Jun 29, 2012 - Claremont, Calif. - A student startup that turns T-shirts into a means to help people around the globe won first place in the 2012 Henry R. Kravis Concept Plan Competition.
Thomas Carey '13 models a Serengetee T-shirt.
A student startup that turns T-shirts into a means to help people around the globe won first place in the 2012 Henry R. Kravis Concept Plan Competition.
The award recognizes students or alumni of The Claremont Colleges who develop a business plan that reflects the competitive nature, flair and aptitude required of today’s entrepreneurs.
Thomas Carey ’13, Jeff Steitz (CMC), Madeleine Busacca (CMC) and Emmy Perez (Scripps) received a $4,500 prize—plus another $500 for winning the People’s Choice portion of the competition—for Serengetee, LLC, which creates custom T-shirts featuring pockets made with fabric swatches from nations around the world.
The company donates half its profit to charities and microloan programs located in the countries of the fabric’s origin. Launched in February 2012, it sold more than 300 shirts in its first month and now generates up to $8,000 in monthly sales. It has also established partnerships with charities in 16 countries, including South Africa, Indonesia, Nicaragua and Bulgaria.
Originally founded by Carey, Steitz, Sean Yen (Pitzer) and Ryan Westberg (University of Arizona), Serengetee sprang from a study abroad experience.
“While Jeff was on Semester at Sea, he noticed the vast potential of the textile markets of the countries on the itinerary. He wanted to connect customers to the globe through something as simple and popular as a T-shirt,” said Carey, who was roommates with Steitz sophomore year. “He is great at coming up with ideas while I am good with technology. He called me in January and asked if I was interested in helping him.”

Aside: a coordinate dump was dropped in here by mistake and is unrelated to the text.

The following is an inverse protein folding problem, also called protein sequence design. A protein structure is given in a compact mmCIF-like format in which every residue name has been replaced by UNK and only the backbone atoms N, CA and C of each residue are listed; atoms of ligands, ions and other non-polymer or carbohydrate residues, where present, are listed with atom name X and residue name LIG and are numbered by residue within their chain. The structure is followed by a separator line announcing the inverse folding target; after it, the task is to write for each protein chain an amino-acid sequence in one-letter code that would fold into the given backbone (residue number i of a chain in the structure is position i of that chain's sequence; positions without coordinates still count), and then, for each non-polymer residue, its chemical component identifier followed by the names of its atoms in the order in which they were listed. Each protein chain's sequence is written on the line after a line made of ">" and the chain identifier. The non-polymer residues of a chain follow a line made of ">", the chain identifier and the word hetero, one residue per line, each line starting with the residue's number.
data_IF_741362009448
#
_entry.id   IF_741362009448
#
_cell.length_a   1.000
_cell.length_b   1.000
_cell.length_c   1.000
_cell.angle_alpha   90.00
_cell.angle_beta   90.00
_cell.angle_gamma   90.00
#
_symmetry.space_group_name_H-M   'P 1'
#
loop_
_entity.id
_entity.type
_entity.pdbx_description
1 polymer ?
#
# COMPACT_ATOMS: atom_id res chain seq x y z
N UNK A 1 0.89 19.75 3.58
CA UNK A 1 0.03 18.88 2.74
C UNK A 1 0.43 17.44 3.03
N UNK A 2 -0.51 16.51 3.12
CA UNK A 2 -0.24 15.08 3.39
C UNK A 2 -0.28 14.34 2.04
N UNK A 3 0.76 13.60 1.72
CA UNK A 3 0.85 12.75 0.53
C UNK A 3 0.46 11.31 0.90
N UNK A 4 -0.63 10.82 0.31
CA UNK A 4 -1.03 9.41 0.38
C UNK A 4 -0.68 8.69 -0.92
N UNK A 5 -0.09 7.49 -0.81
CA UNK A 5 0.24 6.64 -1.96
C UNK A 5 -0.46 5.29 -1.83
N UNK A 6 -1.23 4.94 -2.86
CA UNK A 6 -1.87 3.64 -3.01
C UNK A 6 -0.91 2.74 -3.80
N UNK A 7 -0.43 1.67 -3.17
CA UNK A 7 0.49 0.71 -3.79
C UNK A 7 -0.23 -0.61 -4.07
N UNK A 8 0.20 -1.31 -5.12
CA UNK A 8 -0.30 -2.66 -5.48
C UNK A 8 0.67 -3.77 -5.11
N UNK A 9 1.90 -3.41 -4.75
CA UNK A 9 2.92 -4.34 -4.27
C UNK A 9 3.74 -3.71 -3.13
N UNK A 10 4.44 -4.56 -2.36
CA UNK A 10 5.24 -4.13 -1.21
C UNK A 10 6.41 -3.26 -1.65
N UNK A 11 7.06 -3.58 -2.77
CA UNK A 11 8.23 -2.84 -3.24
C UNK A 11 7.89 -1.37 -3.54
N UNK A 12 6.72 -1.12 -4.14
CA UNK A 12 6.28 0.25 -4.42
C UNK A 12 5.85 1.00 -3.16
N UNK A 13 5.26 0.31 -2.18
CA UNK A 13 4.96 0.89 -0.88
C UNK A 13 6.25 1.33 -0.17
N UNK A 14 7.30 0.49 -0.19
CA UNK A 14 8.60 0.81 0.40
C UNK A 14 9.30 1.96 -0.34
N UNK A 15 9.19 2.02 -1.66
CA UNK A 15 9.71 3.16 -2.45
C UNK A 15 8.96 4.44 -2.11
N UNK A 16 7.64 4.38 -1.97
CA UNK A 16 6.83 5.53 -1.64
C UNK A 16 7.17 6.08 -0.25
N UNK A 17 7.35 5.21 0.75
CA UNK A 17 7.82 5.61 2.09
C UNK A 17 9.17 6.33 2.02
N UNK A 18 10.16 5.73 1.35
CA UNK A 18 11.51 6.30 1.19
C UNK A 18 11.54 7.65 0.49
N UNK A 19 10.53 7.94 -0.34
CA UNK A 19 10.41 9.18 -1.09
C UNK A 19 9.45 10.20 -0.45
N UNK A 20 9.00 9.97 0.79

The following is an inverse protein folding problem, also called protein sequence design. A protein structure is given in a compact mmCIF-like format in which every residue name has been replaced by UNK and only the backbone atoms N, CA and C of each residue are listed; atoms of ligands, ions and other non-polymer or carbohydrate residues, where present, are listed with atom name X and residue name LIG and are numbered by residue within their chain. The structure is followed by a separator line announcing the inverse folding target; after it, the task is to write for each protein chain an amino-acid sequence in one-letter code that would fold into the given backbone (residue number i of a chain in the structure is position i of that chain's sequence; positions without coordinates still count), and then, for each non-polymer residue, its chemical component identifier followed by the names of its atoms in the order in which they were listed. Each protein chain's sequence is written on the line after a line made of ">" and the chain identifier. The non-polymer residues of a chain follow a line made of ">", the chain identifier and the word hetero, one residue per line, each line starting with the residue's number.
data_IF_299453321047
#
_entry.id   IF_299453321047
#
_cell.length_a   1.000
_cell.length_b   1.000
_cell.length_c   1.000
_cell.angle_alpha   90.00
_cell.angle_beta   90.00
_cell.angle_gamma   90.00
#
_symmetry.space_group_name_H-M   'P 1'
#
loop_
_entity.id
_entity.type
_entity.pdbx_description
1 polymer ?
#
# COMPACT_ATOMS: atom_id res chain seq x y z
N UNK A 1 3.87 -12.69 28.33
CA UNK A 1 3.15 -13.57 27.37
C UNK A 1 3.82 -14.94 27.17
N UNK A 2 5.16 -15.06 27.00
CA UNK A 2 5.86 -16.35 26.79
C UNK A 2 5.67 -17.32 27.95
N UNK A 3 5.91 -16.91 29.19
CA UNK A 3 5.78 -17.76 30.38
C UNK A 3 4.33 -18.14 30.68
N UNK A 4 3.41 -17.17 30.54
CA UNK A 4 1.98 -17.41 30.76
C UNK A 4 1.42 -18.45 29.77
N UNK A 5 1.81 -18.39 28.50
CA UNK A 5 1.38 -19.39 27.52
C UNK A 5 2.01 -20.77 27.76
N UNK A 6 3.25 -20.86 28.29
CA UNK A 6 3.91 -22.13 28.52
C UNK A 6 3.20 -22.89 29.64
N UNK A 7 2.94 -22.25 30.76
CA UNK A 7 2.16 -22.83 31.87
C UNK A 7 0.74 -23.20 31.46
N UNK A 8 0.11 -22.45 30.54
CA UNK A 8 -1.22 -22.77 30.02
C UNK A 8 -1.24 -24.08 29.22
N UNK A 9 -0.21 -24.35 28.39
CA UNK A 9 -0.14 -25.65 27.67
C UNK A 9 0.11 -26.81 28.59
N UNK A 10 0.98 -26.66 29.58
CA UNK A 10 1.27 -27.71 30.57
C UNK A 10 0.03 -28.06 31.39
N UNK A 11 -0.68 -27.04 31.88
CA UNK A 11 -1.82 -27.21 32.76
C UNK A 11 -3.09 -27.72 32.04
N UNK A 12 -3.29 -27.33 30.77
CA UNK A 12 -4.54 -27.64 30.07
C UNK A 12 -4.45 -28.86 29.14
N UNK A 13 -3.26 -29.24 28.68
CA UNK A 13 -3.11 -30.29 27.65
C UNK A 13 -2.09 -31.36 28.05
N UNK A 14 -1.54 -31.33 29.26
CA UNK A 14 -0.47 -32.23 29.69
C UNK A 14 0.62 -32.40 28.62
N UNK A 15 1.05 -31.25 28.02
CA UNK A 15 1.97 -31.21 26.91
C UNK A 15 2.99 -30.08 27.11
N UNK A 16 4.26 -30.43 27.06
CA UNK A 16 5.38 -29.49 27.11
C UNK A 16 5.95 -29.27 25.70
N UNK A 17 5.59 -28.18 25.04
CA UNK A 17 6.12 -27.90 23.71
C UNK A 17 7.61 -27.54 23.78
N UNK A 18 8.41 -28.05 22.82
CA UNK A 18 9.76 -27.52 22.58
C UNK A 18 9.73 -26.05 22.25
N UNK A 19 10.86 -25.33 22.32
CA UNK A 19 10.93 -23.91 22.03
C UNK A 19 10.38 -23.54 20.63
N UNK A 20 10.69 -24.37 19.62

Carey built the company website, filed trademarks, registered the corporation, opened its business account and oversaw order shipping. He also cut and pinned pocket fabric onto T-shirts alongside his roommates, but now the young entrepreneurs contract with a tailor.
Bearing the tagline, “Wear the World,” Serengetee offers 70 pocket fabric choices from 20 countries and plans to add another 40 fabrics over time. Friends, family and even complete strangers have offered to bring new fabrics from their travels, Carey said.
“As an engineering and biology major, I never expected to find myself playing a substantial role in an apparel startup. Serengetee is evolving faster than any of us ever expected and has the potential to become a large company with several full-time employees by the time I graduate.”
While he hopes to remain involved with the company, Carey plans to pursue graduate study in biomedical engineering after graduation next year.
Media Contact: Judy Augsburger